Industry leaders have been left disappointed by a Government push to pass the Agriculture Bill with little change to its food security measures, despite the coronavirus pandemic.
At the moment, the Bill contains a legal requirement for the Secretary of State to carry out five-yearly audits of the UK’s food security, but food security is not listed as a principal reason for ongoing financial support to farmers.
Tenant Farmers’ Association (TFA) chief executive George Dunn said Ministers were keen to get the Bill through its remaining Parliamentary stages without amendment, because they are concerned they will not be able to make payments to farmers next year unless it is on the statute book.
The Government was already forced to pass a separate piece of legislation, the Farm Payments Act, at the beginning of this year to allow farmers to be paid in 2020 because of the delays the Agriculture Bill faced due to Brexit wrangling and the General Election.
More recently, there had been some concern the Bill could be put on the backburner again as Parliament moved towards virtual proceedings due to the lockdown, but officials now expect the next stage of scrutiny to be scheduled in the not-too-distant future.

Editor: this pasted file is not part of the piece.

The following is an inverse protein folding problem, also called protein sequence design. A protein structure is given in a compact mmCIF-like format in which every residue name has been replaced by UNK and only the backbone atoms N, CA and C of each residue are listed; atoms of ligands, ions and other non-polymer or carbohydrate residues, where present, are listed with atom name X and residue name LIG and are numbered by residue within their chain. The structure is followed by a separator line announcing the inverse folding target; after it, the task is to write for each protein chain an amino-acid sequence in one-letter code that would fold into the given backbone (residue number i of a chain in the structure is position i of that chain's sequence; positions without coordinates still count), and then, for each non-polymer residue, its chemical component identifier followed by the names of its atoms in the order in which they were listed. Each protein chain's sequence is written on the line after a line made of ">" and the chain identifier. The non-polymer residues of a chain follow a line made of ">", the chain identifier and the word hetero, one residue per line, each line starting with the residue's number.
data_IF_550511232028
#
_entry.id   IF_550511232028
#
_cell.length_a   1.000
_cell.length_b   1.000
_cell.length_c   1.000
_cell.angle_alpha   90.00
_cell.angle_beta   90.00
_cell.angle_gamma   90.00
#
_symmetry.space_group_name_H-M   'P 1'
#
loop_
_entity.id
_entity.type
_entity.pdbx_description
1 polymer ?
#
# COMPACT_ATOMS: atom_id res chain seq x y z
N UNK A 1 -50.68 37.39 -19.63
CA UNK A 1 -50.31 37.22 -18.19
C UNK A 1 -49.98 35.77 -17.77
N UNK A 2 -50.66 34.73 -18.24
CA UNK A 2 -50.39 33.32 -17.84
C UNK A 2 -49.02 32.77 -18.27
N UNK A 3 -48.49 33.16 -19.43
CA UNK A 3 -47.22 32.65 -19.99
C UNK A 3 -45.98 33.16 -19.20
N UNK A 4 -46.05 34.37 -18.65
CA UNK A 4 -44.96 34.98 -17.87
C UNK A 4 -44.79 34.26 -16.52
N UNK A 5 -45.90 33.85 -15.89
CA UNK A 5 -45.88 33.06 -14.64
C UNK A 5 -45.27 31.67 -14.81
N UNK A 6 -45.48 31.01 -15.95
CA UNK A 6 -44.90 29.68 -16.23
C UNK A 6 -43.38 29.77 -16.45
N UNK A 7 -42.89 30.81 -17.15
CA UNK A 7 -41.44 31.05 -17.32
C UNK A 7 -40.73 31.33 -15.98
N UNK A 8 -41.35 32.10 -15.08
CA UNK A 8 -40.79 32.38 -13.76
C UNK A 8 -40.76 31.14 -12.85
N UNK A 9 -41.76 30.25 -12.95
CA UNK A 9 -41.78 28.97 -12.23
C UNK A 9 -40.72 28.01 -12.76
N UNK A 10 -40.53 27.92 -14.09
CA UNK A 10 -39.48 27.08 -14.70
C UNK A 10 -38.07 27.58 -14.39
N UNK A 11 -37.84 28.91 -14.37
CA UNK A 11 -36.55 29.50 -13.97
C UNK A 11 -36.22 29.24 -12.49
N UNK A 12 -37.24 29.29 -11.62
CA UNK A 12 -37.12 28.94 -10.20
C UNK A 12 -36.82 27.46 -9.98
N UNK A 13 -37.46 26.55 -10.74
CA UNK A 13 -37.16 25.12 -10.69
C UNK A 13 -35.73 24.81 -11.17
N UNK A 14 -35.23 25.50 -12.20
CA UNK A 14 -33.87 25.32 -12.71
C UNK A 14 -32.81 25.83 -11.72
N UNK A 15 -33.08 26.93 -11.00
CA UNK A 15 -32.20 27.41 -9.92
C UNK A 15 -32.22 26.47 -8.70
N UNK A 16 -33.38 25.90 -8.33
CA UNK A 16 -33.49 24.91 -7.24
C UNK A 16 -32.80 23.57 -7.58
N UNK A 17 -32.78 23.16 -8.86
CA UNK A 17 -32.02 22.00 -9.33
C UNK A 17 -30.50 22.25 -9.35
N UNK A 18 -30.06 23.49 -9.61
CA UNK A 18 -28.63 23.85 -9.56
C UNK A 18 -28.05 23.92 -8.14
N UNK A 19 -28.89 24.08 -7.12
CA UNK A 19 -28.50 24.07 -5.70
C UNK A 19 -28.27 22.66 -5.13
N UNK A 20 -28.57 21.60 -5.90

Mr Dunn said: “If it is true the Government plans to press ahead with the Bill without amendment, this is both disappointing and inappropriate.
“Those aspects of the Bill around food security, the importance of food production, targeting active farmers and the operation of supply chains should be strengthened to be equal with environmental policies.”
Mr Dunn told Farmers Guardian he did not believe the Bill would be delayed significantly if the Government proposed its own amendments in these areas, and pointed to National Food Strategy lead Henry Dimbleby’s comments that food security would require greater attention in the wake of the coronavirus pandemic.
The push for the Westminster legislation to be changed came as Stage One of the Scottish Agriculture Bill was debated this week (May 5).
NFU Scotland used the opportunity to reiterate its earlier call for a post-2024 agriculture policy to be developed ‘as a matter of urgency’.
In a briefing to MSPs, the union also requested an update on common frameworks to protect the integrity of the internal UK market.